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"So without slaves the South would have been dominated by small yeoman farmers to the most part isolated from the everyday political and economic world. .......
The North was industrializing and would have have an even larger shadow over the agrarian South."


Now, this interests me.  A larger shadow, and perhaps too poor of a South to fight back?  Thus, no war?  But surely, secession would have been attempted.....

Really great discussion, all! 



 Posted: Thu Dec 6th, 2007 04:30 am
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ole
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Now, this interests me.  A larger shadow, and perhaps too poor of a South to fight back?  Thus, no war?  But surely, secession would have been attempted.....


The south was never inhibited from developing industry. It just didn't happen. Most of the money generated just went into more land and more slaves. Did anyone invest in ships? A factory? A bank? The real failure of what was to become the Confederacy, was in not going with the trend. I don't know why they didn't. But they could have invested in some mills and some shipping and a financial market of their own. And they didn't.

Rather, they just complained about the money the northern factors were making off their cotton. Not a hint of creating their own.  The money went into more slaves and more land. And when they really, really needed a foundary, they didn't have but one.

Sad.

ole



 Posted: Thu Dec 6th, 2007 01:30 pm
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39th Miss. Walker
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While it is true the majority of slaveholders did invest in land and more slaves it was not true that it was totally by choice. By this I mean the Northern Industrialist and banks had a strangle hold on industry and industrial development. The last thing they wanted was a competing South. Just as England had a strangle hold on the mills.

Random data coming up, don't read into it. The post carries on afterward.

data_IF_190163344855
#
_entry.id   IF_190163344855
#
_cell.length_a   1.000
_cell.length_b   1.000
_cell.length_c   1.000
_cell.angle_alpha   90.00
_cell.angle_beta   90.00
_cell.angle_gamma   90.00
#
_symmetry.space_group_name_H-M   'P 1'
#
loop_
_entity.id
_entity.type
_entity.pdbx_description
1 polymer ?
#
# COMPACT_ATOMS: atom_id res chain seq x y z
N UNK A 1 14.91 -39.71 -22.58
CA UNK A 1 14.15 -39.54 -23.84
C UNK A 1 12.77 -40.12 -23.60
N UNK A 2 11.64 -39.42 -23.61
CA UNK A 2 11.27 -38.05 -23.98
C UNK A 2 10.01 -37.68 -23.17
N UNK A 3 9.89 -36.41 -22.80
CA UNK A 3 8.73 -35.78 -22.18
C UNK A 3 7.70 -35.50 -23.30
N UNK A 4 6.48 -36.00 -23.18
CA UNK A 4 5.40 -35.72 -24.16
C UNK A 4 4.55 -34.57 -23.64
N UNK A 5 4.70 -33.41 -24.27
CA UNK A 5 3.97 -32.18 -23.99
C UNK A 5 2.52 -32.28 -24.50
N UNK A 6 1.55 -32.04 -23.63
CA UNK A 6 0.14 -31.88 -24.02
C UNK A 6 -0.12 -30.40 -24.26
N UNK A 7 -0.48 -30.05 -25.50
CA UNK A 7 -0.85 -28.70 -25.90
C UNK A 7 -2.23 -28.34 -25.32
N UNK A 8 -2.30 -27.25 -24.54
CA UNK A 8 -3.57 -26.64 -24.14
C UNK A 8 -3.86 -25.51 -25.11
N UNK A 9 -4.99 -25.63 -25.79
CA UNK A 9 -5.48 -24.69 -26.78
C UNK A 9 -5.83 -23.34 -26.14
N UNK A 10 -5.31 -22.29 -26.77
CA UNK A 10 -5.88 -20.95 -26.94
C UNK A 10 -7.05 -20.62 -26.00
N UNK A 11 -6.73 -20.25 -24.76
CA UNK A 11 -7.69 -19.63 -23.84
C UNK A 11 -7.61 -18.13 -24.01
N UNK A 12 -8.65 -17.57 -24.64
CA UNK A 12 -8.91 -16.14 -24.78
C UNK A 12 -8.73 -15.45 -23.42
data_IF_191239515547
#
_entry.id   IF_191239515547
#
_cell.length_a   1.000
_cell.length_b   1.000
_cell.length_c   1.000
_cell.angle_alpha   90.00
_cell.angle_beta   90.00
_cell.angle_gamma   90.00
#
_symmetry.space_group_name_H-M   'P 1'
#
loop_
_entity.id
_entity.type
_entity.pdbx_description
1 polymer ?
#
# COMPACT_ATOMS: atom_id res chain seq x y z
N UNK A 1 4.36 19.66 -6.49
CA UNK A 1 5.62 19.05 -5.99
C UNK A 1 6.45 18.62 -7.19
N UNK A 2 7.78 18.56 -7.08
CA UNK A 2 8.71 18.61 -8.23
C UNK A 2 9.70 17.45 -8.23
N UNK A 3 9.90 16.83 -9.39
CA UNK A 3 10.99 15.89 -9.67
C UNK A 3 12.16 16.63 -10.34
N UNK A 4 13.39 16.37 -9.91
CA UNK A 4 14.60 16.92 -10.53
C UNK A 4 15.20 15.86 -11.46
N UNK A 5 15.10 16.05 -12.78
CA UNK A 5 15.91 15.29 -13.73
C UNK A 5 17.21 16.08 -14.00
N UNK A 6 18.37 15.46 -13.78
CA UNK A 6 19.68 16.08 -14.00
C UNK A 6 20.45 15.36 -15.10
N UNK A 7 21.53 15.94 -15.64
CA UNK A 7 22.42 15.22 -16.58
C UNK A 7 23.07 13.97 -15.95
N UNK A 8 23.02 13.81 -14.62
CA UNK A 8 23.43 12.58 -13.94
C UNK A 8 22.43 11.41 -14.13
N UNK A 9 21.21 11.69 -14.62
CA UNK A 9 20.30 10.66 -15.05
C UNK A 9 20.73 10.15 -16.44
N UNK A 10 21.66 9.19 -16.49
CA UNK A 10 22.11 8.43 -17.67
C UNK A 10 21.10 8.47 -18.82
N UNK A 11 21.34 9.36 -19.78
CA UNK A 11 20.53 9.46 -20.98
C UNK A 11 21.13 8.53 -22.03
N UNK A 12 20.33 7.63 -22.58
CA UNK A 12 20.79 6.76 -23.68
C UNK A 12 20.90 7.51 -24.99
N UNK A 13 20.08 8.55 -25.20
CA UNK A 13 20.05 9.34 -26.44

To answer about the yeoman farmer of the early 1800's to the time of the CW, in the vast majority of the cases, particularly in Mississippi, South Carolina, Alabama the farmer had very little to sell or buy. His main "exports" were hogs and a few cattle and maybe a little corn. The cotton, rice and tobacco was dominated by the large plantations, all of which are very labor intensive needing the slave labor.

So when market day did come the farmer would drive his livestock to a major city, sell them and buy a few staples. Maybe that plow or cloth for clothing, if it wasn't made on the farm. Their farms were not run for profit but substance.
I many cases the wife worked the fields alongside their husbands then worked late into the night carding and spinning cotton to make their clothes. But I digress.

The point I was making was if there were no slaves there would not be a cotton, rice or tobacco industry as we knew it. Therefore the South would have been populated by small farms with no political or economic will to secede or fight a war.

The plantation society with it's wealth, and protectionist attitude did give the South the will and means to secede. However if the North had not burdened the South with the tariffs and the political status quo had been maintained regardless of the slavery issue then there would have been no war.